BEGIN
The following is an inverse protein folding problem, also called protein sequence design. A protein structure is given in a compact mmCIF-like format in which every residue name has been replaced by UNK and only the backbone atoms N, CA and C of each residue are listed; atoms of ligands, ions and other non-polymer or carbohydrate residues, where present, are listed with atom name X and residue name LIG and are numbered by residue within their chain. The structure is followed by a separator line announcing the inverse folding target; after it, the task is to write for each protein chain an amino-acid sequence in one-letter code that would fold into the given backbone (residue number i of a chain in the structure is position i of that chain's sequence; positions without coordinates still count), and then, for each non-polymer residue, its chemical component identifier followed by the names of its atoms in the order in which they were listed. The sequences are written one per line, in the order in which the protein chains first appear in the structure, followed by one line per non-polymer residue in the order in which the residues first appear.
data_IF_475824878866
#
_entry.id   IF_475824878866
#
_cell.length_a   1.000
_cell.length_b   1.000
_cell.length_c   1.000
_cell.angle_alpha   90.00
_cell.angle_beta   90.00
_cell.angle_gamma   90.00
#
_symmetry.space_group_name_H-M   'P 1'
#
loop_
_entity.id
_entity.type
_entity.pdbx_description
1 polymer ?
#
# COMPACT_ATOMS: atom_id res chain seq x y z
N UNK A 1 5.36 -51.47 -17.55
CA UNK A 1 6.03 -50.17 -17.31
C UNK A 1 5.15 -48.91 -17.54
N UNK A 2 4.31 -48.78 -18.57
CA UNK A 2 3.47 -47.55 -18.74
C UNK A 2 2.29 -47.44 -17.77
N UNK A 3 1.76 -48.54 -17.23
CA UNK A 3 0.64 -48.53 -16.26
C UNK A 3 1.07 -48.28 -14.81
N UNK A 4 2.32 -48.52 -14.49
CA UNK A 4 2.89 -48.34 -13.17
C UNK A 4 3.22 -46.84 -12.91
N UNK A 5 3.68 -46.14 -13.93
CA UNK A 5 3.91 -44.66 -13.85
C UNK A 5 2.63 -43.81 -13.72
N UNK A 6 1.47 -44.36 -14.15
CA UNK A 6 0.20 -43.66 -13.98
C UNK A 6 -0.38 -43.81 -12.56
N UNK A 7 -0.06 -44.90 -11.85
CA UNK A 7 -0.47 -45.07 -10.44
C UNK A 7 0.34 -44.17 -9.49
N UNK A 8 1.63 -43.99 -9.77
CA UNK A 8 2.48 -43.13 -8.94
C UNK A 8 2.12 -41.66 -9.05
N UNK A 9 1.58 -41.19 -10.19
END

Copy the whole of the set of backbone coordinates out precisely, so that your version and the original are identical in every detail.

The following is an inverse protein folding problem, also called protein sequence design. A protein structure is given in a compact mmCIF-like format in which every residue name has been replaced by UNK and only the backbone atoms N, CA and C of each residue are listed; atoms of ligands, ions and other non-polymer or carbohydrate residues, where present, are listed with atom name X and residue name LIG and are numbered by residue within their chain. The structure is followed by a separator line announcing the inverse folding target; after it, the task is to write for each protein chain an amino-acid sequence in one-letter code that would fold into the given backbone (residue number i of a chain in the structure is position i of that chain's sequence; positions without coordinates still count), and then, for each non-polymer residue, its chemical component identifier followed by the names of its atoms in the order in which they were listed. The sequences are written one per line, in the order in which the protein chains first appear in the structure, followed by one line per non-polymer residue in the order in which the residues first appear.
data_IF_475824878866
#
_entry.id   IF_475824878866
#
_cell.length_a   1.000
_cell.length_b   1.000
_cell.length_c   1.000
_cell.angle_alpha   90.00
_cell.angle_beta   90.00
_cell.angle_gamma   90.00
#
_symmetry.space_group_name_H-M   'P 1'
#
loop_
_entity.id
_entity.type
_entity.pdbx_description
1 polymer ?
#
# COMPACT_ATOMS: atom_id res chain seq x y z
N UNK A 1 5.36 -51.47 -17.55
CA UNK A 1 6.03 -50.17 -17.31
C UNK A 1 5.15 -48.91 -17.54
N UNK A 2 4.31 -48.78 -18.57
CA UNK A 2 3.47 -47.55 -18.74
C UNK A 2 2.29 -47.44 -17.77
N UNK A 3 1.76 -48.54 -17.23
CA UNK A 3 0.64 -48.53 -16.26
C UNK A 3 1.07 -48.28 -14.81
N UNK A 4 2.32 -48.52 -14.49
CA UNK A 4 2.89 -48.34 -13.17
C UNK A 4 3.22 -46.84 -12.91
N UNK A 5 3.68 -46.14 -13.93
CA UNK A 5 3.91 -44.66 -13.85
C UNK A 5 2.63 -43.81 -13.72
N UNK A 6 1.47 -44.36 -14.15
CA UNK A 6 0.20 -43.66 -13.98
C UNK A 6 -0.38 -43.81 -12.56
N UNK A 7 -0.06 -44.90 -11.85
CA UNK A 7 -0.47 -45.07 -10.44
C UNK A 7 0.34 -44.17 -9.49
N UNK A 8 1.63 -43.99 -9.77
CA UNK A 8 2.48 -43.13 -8.94
C UNK A 8 2.12 -41.66 -9.05
N UNK A 9 1.58 -41.19 -10.19